Central Health board chair lays out case against nominee
The chair of the Central Health Board of Managers is ramping up the pressure on City Council to reject an applicant to the board due to the applicant’s position with a major hospital.
In a lengthy letter sent Friday to Council Member Ora Houston, who chairs the Council Health and Human Services Committee, board Chair Katrina Daniel argued that Julie Oliver, who Council is considering appointing to fill a vacancy on the board, will have to recuse herself from much of the board’s most important business due to her high-level position with St. David’s HealthCare.
The letter came in response to a request for information from Houston about conflicts Oliver might face if she is approved for the position. At a hearing on Oliver’s appointment last month, no Council member expressed concerns about potential conflicts and several have expressed support for appointing Oliver. Nor did any citizens speak to the issue, although a number expressed disappointment that only two members of the nine-member board are Latino.
However, in an interview with the Austin Monitor last week, Daniel said that Oliver’s vow to recuse herself from matters directly related to St. David’s would likely not be enough to free her from potential conflicts.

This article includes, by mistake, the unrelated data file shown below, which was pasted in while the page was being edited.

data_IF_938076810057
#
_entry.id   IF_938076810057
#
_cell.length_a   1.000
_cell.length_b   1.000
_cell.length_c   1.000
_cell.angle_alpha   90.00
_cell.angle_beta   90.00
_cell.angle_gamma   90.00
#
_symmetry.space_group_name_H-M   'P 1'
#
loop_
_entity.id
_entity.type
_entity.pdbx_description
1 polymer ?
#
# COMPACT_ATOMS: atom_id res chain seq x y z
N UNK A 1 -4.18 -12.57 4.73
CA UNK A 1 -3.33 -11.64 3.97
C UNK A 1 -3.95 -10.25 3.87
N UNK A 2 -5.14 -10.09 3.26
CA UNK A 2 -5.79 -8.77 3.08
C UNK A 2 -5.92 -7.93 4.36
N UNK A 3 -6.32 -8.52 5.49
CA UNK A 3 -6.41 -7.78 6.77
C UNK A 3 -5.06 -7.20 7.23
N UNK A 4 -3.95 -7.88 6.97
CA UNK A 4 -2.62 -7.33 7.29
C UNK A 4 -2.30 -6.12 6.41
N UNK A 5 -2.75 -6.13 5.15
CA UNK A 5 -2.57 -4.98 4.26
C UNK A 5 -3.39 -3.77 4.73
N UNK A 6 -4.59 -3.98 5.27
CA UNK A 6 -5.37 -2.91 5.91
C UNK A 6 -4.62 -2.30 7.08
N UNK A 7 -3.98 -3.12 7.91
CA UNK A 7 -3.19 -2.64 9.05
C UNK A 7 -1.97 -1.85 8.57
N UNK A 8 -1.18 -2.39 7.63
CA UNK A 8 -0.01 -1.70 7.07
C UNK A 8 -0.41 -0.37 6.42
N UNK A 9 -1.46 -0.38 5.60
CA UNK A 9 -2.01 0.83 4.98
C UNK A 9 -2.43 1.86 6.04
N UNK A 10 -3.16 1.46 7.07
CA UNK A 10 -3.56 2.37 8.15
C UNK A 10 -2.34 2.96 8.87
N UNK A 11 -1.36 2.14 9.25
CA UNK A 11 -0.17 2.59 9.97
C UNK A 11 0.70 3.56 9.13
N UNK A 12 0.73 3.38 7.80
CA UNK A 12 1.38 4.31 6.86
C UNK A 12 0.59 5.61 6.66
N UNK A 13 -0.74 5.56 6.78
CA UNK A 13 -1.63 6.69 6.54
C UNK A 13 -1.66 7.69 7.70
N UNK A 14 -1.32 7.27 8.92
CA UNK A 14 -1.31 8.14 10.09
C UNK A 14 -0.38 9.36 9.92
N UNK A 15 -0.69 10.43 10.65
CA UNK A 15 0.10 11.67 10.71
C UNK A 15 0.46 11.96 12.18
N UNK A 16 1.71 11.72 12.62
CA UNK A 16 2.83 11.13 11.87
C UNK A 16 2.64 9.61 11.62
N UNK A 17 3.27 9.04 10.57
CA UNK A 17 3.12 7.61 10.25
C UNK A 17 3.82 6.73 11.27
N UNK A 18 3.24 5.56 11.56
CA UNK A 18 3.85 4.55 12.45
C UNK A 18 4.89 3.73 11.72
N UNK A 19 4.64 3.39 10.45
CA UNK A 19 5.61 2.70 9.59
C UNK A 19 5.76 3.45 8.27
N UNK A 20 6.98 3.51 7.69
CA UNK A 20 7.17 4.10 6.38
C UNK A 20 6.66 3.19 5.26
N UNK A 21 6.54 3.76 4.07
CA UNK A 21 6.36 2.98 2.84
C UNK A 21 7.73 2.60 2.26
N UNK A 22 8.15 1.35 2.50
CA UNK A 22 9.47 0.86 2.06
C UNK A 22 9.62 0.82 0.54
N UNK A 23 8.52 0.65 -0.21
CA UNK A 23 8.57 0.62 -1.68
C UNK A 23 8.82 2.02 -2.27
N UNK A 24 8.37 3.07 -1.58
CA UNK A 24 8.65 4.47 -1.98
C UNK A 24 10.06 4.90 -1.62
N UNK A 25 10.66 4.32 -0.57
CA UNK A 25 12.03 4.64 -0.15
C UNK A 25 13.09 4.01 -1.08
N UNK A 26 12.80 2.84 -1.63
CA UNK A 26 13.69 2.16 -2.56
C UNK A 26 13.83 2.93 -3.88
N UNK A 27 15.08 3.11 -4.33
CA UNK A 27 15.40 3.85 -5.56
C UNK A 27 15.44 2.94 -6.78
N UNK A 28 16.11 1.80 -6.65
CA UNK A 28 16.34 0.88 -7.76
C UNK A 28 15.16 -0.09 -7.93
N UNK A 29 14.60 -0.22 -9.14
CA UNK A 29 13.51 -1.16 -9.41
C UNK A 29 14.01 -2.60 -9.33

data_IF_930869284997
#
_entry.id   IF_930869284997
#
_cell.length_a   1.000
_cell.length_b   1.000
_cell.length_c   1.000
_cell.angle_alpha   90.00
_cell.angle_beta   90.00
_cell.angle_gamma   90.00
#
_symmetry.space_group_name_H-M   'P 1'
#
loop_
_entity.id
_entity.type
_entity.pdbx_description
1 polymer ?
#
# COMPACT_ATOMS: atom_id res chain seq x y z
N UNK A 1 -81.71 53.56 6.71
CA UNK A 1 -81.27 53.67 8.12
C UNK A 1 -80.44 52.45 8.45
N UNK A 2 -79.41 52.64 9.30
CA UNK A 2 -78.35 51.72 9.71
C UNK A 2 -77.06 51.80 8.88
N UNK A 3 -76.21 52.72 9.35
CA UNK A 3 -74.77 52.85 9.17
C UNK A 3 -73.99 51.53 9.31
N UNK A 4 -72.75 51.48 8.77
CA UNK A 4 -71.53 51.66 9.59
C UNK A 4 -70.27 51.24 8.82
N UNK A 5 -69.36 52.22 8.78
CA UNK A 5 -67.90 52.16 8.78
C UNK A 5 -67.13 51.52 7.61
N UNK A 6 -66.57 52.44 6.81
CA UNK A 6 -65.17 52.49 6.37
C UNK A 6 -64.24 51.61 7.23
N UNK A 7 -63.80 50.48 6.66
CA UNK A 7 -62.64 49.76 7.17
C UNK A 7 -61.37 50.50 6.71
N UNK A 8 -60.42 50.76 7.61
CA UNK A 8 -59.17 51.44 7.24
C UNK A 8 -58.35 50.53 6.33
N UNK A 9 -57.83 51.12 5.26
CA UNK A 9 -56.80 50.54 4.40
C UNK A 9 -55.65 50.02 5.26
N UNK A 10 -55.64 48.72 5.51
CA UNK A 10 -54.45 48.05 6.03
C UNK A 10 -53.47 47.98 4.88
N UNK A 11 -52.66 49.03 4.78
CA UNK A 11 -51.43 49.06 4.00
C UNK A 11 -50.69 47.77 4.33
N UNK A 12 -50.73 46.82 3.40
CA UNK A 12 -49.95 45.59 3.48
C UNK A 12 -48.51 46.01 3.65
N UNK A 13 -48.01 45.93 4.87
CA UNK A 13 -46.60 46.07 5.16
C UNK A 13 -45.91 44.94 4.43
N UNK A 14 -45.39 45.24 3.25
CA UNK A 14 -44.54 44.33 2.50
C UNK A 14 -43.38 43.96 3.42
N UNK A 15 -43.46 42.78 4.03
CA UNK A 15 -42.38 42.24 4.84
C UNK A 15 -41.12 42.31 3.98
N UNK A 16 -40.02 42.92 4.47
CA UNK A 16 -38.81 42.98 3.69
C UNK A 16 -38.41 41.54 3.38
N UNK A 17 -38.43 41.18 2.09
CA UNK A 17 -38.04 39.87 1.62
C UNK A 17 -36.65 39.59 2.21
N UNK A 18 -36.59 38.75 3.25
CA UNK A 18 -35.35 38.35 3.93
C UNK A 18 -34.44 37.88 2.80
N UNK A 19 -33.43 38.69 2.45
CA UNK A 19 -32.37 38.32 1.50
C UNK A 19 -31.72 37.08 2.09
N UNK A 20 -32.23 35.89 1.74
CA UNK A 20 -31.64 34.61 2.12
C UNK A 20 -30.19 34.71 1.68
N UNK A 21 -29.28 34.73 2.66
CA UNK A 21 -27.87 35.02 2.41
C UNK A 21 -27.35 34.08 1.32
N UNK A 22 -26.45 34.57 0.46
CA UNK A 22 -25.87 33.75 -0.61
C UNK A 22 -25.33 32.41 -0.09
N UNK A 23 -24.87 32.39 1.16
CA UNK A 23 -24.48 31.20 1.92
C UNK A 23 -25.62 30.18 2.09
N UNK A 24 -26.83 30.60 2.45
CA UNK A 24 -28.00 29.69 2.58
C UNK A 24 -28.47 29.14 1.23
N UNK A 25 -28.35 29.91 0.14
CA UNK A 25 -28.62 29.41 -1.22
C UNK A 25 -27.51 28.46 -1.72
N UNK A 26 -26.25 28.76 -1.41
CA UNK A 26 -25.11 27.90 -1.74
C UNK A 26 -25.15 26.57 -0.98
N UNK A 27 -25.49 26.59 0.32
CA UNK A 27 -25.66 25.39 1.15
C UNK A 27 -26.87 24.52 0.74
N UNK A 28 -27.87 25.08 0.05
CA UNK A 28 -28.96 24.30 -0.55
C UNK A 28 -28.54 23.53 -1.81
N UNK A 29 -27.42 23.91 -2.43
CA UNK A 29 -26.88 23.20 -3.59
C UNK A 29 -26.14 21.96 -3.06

In her letter to Houston, Daniel described myriad conflicts. She noted, for instance, that nearly half of Central Health annual budget goes to reimbursing hospitals – including St. David’s – for providing uncompensated care to indigent patients. In addition, Sendero Health Plans, the health insurance plan that Central Health operates, not only competes with plans operated by St. David’s, but it must negotiate reimbursement rates with area hospitals, including St. David’s.
“Given the competitive, proprietary nature of this business, it is highly likely that all aspects of Sendero’s business pose a significant conflict” to Oliver, wrote Daniel.
Council is scheduled to take up Oliver’s appointment to the board at its June 15 meeting.
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Key Players & Topics In This Article
Austin City Council: The Austin City Council is the body with legislative purview over the City of Austin. It offers policy direction, while the office of the City Manager implements administrative actions based on those policies. Until 2012, the body contained seven members, including the city's Mayor, all elected at-large. In 2012, City of Austin residents voted to change that system and now 10 members of the Council are elected based on geographic districts. The Mayor continues to be elected at-large.
Travis County Central Health: Health organization that provides care and improves service for uninsured individuals in Travis County.